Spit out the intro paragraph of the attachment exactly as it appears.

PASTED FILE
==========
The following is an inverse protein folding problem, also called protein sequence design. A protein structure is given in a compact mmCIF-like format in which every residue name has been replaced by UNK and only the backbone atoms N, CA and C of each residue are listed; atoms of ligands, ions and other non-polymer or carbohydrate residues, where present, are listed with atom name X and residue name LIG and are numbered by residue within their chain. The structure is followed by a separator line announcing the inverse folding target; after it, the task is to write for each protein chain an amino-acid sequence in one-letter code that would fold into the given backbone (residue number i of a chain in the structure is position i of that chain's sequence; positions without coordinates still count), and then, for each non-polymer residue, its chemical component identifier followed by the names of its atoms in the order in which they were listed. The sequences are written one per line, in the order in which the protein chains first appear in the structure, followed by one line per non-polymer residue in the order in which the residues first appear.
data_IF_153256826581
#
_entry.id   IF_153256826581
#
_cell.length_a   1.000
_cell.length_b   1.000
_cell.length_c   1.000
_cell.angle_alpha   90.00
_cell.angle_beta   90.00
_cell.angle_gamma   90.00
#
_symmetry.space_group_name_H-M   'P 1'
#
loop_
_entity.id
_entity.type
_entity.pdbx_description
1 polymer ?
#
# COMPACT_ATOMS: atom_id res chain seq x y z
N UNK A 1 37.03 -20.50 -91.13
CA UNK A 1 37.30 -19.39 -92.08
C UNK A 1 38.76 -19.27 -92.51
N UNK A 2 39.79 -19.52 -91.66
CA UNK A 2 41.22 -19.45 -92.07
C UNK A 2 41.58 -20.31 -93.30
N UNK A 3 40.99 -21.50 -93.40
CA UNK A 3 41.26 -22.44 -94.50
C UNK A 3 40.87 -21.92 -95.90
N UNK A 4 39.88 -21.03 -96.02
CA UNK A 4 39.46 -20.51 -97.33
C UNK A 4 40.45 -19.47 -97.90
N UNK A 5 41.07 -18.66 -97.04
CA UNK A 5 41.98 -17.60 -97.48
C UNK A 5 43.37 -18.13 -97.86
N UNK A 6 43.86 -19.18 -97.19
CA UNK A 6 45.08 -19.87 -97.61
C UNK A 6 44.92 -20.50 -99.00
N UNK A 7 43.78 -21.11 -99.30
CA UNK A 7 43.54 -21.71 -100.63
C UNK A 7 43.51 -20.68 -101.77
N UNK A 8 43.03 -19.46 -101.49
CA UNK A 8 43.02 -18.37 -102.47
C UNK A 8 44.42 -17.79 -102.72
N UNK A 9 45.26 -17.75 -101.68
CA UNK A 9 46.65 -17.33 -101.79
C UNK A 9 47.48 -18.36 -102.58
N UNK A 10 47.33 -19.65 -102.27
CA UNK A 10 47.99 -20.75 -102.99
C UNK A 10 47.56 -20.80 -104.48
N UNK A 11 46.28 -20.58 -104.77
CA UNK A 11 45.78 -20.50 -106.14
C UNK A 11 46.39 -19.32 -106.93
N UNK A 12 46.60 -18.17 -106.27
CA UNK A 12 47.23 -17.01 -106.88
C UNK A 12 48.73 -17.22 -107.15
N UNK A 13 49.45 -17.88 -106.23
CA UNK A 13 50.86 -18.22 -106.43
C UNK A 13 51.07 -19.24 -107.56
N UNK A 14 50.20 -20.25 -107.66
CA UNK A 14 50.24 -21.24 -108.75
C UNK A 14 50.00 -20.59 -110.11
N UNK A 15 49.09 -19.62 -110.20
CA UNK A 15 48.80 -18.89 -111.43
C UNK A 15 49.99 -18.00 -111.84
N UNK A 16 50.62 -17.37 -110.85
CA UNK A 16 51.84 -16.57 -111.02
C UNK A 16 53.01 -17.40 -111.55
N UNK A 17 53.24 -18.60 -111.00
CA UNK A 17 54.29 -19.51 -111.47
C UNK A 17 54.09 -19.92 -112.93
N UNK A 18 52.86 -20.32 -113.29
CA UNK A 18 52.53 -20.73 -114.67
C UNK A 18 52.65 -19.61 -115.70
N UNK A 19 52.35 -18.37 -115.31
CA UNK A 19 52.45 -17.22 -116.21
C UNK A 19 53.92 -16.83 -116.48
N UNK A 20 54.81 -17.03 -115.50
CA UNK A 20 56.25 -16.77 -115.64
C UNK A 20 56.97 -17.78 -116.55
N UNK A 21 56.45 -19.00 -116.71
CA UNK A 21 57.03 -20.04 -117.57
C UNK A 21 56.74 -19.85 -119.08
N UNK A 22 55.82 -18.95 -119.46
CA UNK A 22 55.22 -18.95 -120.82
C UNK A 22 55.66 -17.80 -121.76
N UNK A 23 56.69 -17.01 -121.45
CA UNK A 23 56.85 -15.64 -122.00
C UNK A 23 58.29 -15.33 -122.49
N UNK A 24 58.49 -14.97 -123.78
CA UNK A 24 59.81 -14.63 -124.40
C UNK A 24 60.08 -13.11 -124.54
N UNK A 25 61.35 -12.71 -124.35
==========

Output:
The following is an inverse protein folding problem, also called protein sequence design. A protein structure is given in a compact mmCIF-like format in which every residue name has been replaced by UNK and only the backbone atoms N, CA and C of each residue are listed; atoms of ligands, ions and other non-polymer or carbohydrate residues, where present, are listed with atom name X and residue name LIG and are numbered by residue within their chain. The structure is followed by a separator line announcing the inverse folding target; after it, the task is to write for each protein chain an amino-acid sequence in one-letter code that would fold into the given backbone (residue number i of a chain in the structure is position i of that chain's sequence; positions without coordinates still count), and then, for each non-polymer residue, its chemical component identifier followed by the names of its atoms in the order in which they were listed. The sequences are written one per line, in the order in which the protein chains first appear in the structure, followed by one line per non-polymer residue in the order in which the residues first appear.